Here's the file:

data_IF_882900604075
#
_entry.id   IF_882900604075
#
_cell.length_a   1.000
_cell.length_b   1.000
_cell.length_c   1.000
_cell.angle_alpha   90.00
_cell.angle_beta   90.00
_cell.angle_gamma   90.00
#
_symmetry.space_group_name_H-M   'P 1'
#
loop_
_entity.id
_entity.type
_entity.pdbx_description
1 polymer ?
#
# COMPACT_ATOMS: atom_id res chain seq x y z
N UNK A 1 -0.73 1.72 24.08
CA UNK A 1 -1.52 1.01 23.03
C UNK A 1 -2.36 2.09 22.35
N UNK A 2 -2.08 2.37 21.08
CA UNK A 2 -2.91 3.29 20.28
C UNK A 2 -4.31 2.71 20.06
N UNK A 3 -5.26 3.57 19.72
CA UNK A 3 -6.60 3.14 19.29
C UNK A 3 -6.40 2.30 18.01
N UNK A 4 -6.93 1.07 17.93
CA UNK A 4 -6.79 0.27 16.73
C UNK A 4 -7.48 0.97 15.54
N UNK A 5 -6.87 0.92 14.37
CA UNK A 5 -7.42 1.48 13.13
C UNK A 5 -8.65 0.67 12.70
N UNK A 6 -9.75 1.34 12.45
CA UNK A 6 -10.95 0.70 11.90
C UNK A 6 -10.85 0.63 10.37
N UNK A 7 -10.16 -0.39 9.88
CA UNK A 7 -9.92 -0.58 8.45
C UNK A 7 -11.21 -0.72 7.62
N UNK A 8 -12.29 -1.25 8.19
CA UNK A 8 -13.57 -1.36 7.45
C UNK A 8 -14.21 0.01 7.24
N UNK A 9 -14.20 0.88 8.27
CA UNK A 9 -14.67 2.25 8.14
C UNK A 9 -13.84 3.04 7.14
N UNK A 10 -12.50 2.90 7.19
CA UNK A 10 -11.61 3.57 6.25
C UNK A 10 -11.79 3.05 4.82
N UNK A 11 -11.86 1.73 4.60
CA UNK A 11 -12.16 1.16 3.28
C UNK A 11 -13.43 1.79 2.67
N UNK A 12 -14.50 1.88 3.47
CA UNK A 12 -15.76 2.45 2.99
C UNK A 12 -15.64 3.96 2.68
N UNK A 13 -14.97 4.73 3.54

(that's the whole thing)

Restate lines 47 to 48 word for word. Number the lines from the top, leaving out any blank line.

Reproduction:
C UNK A 9 -13.84 3.04 7.14
N UNK A 10 -12.50 2.90 7.19